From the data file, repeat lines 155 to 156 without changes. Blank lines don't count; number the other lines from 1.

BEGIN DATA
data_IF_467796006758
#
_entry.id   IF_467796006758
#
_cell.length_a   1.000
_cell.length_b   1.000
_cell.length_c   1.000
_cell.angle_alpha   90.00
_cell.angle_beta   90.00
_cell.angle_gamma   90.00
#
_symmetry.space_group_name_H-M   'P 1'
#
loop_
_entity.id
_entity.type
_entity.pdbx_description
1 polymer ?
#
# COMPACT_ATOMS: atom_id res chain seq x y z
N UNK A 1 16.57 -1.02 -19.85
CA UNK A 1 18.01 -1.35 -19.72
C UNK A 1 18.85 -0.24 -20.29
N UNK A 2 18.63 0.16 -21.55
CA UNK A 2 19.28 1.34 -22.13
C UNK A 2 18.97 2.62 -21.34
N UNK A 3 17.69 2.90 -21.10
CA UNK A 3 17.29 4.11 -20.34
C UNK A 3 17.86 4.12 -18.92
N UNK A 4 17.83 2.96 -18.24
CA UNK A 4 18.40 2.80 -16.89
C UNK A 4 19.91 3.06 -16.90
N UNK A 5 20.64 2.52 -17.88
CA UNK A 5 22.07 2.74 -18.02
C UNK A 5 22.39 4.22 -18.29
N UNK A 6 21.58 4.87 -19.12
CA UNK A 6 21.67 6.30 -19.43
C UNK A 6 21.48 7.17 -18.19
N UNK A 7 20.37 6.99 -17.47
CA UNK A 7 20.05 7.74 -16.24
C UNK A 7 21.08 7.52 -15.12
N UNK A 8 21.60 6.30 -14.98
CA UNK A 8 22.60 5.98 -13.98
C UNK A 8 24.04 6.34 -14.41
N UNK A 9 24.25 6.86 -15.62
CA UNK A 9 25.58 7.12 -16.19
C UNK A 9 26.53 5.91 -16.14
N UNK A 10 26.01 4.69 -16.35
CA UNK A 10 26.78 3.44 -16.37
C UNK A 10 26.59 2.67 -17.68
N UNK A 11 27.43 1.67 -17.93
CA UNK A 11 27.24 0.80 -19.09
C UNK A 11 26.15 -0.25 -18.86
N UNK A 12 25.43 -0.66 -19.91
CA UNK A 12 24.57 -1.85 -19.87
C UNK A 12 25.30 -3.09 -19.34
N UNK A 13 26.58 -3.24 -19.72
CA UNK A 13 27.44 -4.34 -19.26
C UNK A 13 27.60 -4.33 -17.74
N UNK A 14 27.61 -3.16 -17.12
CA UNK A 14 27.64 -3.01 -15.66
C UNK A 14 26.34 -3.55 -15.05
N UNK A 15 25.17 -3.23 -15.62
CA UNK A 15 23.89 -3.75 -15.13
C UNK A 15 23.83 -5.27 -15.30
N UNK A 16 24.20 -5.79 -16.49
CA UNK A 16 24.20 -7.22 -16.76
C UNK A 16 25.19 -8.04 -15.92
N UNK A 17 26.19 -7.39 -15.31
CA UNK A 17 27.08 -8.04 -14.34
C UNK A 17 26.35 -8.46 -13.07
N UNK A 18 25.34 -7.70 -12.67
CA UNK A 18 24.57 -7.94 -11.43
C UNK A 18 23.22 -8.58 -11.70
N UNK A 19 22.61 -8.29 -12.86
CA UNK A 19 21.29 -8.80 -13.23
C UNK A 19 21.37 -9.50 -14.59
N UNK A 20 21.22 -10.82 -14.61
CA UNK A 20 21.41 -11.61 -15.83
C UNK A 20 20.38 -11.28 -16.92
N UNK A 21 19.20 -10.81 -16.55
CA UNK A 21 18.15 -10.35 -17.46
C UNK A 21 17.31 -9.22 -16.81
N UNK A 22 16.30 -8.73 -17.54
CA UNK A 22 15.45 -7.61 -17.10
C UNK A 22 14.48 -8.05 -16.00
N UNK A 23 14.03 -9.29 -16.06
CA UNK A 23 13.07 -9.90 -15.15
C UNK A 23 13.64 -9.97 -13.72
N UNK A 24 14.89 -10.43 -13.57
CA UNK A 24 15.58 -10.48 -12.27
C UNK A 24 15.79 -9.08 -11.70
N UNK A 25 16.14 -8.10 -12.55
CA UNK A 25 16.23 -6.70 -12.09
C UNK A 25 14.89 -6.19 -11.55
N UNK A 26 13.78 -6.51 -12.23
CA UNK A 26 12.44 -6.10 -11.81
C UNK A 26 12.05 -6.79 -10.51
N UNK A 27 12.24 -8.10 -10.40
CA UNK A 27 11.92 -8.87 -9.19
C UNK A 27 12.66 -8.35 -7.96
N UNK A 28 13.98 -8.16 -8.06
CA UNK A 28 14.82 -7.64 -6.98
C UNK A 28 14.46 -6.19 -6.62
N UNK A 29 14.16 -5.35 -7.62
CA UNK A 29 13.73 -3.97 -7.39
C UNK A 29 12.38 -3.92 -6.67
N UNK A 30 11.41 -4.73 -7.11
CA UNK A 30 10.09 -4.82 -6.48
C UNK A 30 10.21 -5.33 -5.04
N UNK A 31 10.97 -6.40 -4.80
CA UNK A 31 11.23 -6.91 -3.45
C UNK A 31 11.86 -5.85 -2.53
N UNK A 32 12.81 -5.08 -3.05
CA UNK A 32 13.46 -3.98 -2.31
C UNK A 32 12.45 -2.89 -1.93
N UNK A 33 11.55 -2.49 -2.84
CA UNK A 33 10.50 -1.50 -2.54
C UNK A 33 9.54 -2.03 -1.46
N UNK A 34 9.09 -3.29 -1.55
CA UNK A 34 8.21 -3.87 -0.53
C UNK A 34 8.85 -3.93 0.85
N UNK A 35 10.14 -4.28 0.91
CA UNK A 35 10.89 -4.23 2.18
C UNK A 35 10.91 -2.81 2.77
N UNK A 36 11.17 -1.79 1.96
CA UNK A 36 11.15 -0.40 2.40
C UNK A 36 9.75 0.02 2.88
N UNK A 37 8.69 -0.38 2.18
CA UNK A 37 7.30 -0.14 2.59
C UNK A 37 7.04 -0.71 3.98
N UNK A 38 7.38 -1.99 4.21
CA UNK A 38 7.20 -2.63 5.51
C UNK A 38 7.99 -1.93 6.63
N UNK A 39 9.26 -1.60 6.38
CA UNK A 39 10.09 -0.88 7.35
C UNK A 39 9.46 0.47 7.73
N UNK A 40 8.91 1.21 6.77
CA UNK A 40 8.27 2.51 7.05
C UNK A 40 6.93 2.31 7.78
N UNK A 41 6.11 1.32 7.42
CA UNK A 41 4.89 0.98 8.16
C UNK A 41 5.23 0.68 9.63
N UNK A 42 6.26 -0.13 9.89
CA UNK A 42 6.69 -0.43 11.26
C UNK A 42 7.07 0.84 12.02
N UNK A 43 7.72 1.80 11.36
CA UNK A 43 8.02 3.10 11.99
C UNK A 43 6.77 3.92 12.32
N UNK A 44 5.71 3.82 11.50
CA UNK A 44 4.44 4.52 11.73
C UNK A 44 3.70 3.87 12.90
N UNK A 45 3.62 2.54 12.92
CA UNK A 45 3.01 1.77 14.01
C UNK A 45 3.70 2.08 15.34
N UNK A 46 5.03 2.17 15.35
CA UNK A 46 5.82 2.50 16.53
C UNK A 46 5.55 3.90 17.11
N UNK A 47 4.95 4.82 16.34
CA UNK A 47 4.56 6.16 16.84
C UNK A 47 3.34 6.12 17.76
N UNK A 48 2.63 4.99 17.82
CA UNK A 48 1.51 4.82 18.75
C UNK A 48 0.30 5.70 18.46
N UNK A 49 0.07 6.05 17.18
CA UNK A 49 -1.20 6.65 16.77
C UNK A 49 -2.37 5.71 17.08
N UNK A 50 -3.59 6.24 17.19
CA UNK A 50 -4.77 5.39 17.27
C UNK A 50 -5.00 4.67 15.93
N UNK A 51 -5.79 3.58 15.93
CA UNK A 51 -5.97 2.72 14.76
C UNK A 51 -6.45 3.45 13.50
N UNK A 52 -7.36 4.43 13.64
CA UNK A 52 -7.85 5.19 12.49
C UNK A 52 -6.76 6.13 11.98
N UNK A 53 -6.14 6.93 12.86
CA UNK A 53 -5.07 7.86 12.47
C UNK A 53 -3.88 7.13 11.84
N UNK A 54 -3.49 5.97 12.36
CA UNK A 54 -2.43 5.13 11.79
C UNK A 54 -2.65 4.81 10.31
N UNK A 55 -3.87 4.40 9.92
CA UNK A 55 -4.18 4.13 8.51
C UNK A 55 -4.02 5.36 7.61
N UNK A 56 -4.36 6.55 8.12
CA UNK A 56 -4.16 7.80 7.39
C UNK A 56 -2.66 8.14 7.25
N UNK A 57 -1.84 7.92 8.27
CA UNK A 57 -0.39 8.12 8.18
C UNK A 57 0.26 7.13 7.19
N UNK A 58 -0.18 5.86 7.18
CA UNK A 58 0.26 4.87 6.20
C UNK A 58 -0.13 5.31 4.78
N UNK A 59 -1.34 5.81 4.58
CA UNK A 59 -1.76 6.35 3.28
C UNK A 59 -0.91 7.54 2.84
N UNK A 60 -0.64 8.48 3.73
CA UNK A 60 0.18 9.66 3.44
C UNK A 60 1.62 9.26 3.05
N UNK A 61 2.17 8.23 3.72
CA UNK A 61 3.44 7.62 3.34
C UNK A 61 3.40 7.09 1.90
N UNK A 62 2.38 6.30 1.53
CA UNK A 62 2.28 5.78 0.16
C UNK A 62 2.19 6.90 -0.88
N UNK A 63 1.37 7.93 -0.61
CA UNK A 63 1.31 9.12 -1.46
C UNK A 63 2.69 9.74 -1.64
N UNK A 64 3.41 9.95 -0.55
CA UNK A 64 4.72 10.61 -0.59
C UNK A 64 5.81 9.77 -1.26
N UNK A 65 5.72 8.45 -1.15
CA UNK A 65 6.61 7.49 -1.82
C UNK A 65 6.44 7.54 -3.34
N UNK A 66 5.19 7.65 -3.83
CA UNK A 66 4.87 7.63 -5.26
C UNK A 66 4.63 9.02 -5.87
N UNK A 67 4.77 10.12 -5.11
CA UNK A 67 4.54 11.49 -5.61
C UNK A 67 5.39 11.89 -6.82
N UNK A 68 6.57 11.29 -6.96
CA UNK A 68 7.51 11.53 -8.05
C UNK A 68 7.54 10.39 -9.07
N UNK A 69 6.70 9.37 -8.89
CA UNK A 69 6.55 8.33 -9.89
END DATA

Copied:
C UNK A 45 3.70 2.08 15.34
N UNK A 46 5.03 2.17 15.35